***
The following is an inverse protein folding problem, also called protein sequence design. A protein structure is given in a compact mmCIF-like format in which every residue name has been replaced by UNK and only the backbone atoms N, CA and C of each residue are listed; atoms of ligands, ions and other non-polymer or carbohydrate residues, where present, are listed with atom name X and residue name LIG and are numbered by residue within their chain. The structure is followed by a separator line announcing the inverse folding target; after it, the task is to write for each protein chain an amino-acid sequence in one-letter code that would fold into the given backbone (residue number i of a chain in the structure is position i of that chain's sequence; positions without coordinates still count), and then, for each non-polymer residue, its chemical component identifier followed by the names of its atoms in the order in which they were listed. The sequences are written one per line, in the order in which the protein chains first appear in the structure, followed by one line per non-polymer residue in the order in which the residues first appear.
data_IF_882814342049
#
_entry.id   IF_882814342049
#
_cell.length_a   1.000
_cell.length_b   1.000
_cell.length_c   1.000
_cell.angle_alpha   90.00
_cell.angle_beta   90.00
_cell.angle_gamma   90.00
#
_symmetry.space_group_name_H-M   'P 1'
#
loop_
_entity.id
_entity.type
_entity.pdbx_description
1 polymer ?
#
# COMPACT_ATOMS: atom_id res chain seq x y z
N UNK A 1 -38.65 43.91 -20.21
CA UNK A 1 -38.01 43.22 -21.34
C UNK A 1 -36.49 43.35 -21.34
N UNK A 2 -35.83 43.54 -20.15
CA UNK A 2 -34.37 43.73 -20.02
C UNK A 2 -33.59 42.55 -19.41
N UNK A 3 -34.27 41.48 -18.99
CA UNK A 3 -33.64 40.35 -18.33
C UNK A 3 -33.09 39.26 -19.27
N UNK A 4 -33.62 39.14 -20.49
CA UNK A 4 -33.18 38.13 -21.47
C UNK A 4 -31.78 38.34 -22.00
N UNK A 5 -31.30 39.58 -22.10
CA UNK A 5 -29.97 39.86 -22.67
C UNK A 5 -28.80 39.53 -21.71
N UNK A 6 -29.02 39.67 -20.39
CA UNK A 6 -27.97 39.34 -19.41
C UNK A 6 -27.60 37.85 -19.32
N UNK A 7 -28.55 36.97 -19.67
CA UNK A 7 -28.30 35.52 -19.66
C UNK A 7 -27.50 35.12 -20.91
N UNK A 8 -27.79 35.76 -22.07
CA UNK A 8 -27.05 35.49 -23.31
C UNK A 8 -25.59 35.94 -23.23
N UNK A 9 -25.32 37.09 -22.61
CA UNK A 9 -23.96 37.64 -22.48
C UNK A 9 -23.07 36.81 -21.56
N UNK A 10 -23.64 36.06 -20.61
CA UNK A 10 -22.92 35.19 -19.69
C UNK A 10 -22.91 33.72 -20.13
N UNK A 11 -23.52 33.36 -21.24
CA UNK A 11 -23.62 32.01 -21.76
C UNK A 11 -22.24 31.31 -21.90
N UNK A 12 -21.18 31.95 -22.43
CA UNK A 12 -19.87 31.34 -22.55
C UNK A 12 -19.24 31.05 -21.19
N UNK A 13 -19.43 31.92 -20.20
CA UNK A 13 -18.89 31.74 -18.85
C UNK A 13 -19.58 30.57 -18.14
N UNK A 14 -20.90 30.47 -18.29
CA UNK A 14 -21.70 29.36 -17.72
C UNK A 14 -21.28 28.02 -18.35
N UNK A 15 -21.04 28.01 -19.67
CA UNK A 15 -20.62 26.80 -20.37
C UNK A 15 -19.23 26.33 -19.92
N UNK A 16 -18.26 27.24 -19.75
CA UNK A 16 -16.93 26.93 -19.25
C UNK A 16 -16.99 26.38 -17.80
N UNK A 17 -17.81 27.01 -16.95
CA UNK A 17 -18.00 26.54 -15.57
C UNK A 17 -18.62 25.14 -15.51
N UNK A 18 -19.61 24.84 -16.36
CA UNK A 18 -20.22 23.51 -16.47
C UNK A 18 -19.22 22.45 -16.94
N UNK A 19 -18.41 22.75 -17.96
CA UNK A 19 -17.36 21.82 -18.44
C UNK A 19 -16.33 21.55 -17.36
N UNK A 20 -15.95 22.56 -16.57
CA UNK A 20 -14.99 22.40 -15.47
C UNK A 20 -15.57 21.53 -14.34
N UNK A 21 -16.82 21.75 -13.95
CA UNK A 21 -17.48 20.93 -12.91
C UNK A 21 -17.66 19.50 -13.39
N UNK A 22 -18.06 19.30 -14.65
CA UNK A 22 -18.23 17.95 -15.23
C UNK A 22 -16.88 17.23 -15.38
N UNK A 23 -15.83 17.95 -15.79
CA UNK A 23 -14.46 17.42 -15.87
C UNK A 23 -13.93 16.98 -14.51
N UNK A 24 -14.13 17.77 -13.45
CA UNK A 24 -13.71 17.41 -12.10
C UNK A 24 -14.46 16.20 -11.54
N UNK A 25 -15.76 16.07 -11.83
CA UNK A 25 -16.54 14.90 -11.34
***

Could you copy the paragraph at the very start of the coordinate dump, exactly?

The following is an inverse protein folding problem, also called protein sequence design. A protein structure is given in a compact mmCIF-like format in which every residue name has been replaced by UNK and only the backbone atoms N, CA and C of each residue are listed; atoms of ligands, ions and other non-polymer or carbohydrate residues, where present, are listed with atom name X and residue name LIG and are numbered by residue within their chain. The structure is followed by a separator line announcing the inverse folding target; after it, the task is to write for each protein chain an amino-acid sequence in one-letter code that would fold into the given backbone (residue number i of a chain in the structure is position i of that chain's sequence; positions without coordinates still count), and then, for each non-polymer residue, its chemical component identifier followed by the names of its atoms in the order in which they were listed. The sequences are written one per line, in the order in which the protein chains first appear in the structure, followed by one line per non-polymer residue in the order in which the residues first appear.